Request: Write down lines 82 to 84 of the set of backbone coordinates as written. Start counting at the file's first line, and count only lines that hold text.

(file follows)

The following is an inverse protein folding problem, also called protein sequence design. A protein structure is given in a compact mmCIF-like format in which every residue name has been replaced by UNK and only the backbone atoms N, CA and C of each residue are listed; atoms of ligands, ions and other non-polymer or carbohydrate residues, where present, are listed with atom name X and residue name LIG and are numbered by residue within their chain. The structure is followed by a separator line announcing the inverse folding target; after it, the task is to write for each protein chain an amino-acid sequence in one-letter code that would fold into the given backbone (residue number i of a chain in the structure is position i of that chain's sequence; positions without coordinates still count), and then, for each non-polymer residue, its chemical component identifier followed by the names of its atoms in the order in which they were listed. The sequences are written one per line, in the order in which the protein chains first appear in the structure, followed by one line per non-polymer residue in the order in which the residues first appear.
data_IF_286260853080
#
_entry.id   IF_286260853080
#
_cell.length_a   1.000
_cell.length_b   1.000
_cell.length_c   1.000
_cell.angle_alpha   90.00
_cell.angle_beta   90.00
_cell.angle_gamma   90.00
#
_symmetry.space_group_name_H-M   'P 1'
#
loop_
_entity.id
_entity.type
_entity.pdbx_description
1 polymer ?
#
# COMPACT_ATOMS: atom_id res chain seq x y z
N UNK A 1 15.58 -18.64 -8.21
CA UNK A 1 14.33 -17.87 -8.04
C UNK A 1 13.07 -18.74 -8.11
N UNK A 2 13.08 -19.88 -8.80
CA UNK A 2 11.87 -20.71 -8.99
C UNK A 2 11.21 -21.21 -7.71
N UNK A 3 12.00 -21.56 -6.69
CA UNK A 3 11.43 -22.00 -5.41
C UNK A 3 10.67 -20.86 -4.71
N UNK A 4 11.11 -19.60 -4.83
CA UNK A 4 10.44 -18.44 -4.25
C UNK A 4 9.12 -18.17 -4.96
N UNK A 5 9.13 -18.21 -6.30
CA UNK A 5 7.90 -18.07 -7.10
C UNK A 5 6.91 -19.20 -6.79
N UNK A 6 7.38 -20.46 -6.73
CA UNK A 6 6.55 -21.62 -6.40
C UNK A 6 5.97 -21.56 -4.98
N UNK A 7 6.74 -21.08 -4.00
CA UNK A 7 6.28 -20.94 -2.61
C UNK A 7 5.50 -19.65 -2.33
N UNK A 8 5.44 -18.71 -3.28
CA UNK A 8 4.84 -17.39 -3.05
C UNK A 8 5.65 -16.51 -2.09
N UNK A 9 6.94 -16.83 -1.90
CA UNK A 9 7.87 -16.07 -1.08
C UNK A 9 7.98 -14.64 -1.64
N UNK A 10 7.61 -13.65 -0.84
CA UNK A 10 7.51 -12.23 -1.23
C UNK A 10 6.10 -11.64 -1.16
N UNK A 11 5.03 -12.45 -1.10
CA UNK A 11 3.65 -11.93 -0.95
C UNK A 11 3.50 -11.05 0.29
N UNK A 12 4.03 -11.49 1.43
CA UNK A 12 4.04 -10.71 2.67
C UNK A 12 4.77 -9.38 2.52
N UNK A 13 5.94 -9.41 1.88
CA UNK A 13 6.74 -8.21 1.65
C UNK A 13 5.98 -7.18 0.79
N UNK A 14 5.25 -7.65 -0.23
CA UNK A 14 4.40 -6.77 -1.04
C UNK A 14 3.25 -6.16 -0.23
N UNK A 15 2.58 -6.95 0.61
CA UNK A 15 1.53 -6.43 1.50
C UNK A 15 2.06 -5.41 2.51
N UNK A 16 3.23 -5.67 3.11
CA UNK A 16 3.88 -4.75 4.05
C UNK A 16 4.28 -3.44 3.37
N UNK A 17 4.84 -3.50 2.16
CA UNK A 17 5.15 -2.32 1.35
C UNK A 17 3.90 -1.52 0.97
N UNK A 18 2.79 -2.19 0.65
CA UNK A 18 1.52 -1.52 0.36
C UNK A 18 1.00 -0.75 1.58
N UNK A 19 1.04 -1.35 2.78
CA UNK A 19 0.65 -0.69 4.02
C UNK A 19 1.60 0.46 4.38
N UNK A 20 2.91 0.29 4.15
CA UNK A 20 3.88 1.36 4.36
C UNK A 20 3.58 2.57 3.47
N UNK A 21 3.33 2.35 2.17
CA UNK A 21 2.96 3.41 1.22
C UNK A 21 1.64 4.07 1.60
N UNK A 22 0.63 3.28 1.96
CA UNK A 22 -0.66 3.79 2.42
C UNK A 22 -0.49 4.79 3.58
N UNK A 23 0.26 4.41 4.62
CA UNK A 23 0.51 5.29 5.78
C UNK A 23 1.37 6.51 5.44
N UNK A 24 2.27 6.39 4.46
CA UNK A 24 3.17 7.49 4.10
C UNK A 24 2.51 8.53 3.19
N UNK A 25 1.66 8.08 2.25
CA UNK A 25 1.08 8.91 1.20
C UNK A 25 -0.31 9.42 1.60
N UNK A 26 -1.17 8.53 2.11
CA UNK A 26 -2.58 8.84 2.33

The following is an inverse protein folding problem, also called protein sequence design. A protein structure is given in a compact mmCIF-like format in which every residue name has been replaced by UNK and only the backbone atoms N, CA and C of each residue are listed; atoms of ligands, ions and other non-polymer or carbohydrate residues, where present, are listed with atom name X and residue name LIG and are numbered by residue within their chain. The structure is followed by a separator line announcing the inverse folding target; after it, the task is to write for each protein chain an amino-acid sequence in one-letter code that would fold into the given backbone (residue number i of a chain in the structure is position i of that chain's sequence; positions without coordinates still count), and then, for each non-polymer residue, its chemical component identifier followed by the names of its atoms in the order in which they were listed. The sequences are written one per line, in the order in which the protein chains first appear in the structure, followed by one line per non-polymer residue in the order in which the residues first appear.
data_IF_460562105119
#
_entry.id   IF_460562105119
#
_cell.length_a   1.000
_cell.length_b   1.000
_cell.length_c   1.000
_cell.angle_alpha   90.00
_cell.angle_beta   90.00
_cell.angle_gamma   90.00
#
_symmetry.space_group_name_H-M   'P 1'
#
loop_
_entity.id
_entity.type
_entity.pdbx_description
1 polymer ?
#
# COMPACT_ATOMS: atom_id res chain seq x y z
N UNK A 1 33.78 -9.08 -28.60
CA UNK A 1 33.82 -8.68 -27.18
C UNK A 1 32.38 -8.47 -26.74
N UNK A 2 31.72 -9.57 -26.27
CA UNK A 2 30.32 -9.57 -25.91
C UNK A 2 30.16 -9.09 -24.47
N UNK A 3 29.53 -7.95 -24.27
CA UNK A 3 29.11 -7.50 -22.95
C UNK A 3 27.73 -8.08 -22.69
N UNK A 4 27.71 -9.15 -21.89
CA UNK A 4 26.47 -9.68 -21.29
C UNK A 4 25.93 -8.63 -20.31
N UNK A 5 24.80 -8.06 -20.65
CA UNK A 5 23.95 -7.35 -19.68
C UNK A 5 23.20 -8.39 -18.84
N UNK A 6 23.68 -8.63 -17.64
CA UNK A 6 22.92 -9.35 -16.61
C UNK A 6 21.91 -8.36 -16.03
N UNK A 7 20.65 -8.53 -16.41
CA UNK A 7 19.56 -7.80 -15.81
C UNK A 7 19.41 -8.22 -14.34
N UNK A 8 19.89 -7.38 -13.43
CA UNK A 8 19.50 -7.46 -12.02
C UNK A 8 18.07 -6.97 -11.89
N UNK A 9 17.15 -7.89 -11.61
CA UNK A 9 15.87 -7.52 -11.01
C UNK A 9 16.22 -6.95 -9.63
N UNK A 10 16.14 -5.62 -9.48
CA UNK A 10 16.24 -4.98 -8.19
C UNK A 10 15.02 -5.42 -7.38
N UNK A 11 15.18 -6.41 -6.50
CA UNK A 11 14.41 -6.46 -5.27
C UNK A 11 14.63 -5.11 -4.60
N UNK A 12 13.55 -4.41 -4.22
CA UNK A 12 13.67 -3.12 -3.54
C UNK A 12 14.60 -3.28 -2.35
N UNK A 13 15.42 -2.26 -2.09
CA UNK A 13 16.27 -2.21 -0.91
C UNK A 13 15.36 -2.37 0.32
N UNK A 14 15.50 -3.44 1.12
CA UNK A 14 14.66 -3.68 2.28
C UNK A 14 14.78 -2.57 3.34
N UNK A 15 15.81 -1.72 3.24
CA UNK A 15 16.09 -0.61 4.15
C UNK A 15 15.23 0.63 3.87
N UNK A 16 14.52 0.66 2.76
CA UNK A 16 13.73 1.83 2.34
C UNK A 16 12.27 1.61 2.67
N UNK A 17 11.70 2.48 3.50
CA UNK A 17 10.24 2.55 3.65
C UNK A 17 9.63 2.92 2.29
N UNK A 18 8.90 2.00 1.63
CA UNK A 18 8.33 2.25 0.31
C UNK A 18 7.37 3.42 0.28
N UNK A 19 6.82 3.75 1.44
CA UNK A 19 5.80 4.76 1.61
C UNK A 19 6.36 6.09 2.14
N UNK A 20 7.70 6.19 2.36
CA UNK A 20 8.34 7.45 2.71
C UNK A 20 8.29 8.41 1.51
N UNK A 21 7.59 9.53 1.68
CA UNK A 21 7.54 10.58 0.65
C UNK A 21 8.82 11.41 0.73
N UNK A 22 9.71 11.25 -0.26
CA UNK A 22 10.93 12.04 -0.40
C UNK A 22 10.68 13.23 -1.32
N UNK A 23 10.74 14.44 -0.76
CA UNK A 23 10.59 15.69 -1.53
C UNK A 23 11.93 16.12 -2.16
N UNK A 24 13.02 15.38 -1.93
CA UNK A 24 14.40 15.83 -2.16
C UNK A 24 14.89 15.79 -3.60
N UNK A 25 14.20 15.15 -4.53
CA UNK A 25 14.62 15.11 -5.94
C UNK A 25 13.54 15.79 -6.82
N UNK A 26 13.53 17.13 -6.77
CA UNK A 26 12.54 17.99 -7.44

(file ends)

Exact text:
N UNK A 21 3.33 2.35 2.17
CA UNK A 21 2.96 3.41 1.22
C UNK A 21 1.64 4.07 1.60